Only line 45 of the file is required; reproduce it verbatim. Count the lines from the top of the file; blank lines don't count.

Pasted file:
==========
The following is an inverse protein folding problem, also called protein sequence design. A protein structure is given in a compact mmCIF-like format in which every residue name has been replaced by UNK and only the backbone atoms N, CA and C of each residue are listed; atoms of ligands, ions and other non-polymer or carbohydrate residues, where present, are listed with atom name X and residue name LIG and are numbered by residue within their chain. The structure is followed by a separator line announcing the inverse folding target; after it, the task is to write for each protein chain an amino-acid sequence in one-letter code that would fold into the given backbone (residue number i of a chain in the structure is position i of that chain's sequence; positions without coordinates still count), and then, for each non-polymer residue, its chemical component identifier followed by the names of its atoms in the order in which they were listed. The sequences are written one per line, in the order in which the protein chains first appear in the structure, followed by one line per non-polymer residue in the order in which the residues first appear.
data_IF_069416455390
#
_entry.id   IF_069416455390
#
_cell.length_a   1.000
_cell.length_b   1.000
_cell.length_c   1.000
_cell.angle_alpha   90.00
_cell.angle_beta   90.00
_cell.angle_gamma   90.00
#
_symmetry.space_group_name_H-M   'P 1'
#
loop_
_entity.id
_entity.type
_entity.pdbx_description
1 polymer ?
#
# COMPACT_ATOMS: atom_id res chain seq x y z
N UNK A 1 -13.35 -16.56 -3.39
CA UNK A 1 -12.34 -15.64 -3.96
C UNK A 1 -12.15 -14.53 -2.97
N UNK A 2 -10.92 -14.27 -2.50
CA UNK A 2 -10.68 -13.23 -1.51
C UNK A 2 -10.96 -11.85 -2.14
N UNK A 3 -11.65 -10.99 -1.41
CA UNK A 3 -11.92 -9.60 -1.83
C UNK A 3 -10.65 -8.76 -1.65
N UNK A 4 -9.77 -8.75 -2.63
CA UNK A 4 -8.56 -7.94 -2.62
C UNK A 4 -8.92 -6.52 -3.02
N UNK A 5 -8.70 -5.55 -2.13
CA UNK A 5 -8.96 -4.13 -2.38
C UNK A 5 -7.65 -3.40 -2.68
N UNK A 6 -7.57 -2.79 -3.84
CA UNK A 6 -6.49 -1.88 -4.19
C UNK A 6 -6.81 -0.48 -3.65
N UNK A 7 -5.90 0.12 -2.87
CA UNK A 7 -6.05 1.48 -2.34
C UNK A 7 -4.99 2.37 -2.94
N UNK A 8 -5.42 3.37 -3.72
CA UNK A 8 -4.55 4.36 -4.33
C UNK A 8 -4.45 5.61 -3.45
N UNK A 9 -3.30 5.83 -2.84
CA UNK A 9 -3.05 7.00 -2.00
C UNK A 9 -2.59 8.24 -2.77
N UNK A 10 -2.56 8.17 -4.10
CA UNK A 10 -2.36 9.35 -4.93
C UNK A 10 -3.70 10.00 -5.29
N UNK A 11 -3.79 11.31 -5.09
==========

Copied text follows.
C UNK A 8 -4.45 5.61 -3.45